When I heard the news, it sounded like some kind of cruel joke—Haiti was hit by an earthquake. There is no good place for an earthquake to strike, but this desperately poor country is probably one of the areas least likely to withstand Nature’s ferocity.
The news coverage of the tragedy is excessive, yet somehow necessary. This is a horrible disaster and countless fellow humans need help; showing us the realities of the aftermath inspires support. My wife and I made a modest contribution, but as I watch the massive recovery efforts unfold, our donation feels like it probably should—only marginally helpful. The images of merciless destruction and bottomless grief overwhelm us.
Of course, when disaster strikes, ABMP members and others call us and ask two basic questions:
- What can I do to help?
- What are you doing to help?
In cases such as with Haiti, the response is oddly simple, and likely unfulfilling to those who are moved to do something—anything—to provide support.
When Hurricane Katrina struck in 2005, massage therapists were in need and many stepped forward to help them; ABMP worked to get practitioners back to their practices. After the attacks of September 11th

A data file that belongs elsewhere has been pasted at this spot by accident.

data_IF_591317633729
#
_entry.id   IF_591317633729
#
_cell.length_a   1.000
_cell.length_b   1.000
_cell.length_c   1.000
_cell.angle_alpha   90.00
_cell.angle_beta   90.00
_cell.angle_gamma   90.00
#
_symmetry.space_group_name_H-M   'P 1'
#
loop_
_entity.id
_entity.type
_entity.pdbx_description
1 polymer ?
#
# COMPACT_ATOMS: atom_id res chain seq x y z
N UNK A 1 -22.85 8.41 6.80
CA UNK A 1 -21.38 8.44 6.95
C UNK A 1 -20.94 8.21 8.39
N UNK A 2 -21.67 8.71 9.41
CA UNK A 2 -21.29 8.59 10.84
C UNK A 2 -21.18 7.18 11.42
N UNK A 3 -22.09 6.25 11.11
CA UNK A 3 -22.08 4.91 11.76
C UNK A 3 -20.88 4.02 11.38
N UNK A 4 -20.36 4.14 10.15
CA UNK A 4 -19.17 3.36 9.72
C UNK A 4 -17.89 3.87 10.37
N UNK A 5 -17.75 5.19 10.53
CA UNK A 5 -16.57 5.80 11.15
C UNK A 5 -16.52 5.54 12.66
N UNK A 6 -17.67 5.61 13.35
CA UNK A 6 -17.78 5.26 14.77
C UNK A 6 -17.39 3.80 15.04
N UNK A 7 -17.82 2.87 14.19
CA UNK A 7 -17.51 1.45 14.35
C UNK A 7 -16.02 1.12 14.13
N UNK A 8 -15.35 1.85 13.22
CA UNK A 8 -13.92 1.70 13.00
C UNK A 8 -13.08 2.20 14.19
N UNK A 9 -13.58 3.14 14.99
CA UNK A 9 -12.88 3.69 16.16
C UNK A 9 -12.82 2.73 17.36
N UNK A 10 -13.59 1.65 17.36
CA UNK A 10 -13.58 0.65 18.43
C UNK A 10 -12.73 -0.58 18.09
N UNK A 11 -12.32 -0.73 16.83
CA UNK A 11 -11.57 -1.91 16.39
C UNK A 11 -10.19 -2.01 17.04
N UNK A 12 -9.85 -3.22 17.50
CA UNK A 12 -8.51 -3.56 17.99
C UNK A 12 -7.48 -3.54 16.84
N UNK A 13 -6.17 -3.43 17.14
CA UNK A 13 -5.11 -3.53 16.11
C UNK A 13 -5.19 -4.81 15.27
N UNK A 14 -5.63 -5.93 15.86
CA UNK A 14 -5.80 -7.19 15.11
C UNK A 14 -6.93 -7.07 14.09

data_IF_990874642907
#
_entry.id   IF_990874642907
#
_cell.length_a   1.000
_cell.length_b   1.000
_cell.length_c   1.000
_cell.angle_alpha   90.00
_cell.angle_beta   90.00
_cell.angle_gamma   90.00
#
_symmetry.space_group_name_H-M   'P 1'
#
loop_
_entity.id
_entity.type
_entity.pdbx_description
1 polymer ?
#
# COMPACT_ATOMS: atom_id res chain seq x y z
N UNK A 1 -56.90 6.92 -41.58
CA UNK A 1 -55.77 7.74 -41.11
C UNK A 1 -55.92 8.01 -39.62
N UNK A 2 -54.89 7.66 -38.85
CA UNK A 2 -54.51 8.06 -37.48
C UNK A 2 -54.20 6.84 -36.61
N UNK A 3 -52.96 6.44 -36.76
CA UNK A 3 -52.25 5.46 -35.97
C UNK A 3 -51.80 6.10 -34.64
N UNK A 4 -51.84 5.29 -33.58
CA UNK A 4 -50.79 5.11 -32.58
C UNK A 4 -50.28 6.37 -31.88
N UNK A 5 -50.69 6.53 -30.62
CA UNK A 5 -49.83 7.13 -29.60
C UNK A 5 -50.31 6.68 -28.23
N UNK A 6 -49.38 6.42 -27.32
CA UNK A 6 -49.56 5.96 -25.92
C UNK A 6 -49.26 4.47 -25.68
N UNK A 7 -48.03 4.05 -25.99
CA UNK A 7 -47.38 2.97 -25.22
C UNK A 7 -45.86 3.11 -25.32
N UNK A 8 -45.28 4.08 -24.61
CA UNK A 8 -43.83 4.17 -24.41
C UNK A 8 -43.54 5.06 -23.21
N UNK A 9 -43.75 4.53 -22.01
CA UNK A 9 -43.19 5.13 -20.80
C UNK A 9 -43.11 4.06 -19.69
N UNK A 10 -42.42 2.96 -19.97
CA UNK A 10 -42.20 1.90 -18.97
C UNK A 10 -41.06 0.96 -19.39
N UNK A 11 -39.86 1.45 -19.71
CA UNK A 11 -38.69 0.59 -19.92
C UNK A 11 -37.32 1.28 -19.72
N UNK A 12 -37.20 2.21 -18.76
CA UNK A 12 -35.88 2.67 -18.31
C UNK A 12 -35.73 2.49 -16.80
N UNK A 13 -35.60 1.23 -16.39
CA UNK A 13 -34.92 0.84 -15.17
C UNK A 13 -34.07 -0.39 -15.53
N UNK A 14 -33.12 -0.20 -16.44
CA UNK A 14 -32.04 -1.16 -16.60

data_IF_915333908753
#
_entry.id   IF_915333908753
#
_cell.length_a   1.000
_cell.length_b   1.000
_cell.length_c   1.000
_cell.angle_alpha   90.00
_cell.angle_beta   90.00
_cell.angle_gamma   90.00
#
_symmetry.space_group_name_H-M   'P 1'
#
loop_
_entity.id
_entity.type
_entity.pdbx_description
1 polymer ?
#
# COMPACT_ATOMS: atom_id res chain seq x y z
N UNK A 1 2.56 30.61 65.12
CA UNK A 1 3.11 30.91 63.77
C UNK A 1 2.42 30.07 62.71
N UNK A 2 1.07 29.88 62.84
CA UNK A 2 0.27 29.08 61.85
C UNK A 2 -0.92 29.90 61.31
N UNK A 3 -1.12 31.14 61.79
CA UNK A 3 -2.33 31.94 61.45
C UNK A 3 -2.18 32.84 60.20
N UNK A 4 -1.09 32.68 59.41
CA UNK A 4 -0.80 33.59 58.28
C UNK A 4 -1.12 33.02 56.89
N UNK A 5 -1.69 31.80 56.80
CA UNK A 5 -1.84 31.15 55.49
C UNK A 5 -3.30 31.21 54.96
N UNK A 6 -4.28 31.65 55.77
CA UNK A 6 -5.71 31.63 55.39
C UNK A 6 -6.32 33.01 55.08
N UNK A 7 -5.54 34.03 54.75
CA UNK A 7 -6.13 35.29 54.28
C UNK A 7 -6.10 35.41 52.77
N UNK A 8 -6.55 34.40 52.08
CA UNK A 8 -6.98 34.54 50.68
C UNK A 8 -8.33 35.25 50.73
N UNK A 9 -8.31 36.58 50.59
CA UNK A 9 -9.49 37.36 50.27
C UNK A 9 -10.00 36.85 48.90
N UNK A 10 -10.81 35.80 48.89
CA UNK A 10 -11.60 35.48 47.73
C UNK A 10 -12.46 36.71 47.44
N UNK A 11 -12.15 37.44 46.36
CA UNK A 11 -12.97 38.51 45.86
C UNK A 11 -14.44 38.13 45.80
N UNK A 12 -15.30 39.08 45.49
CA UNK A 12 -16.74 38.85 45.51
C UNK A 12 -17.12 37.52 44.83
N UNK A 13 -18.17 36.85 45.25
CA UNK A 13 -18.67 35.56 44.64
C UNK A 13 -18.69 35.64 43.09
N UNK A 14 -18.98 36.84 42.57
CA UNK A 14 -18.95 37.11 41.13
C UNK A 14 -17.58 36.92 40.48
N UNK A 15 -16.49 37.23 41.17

, ABMP members volunteered countless hours providing relief to first responders. Groups such as Emergency Response Massage International
are specifically trained for these types of circumstances.
People typically join the massage & bodywork profession because they are compassionate, caring individuals. A tragic situation like the Haiti earthquake calls to our mission to provide relief. However, this time the need isn’t next door. Worse yet, it’s in another country—a country that had a challenged infrastructure before the disaster. Now Haiti’s need is compounded and our desires to help are thwarted as the cycle of desperation builds upon itself. It is not practical (or perhaps even possible) to coordinate a relief effort yet (if at all) that provides massage therapy. How would I get there? What system is already in place? Perhaps as time passes the realities will change and doors will open, but right now there just isn’t a way to be actively involved.
My advice to those who feel a strong desire to help: channel that desire to help humanity into your practice, send healing thoughts, and, if possible, share your good fortune through a donation. ABMP made a donation to the Red Cross on behalf of our members; we intend to monitor proceedings to see if there is a constructive role we can play. If you’re looking to donate, check out CNN’s long list of organizations
providing relief and choose the one that most resonates with you.
Money won’t solve all the problems, or take away the pain, or bring back those who perished. But even a modest contribution—multiplied many times over through individual acts of generosity and compassion—can provide relief.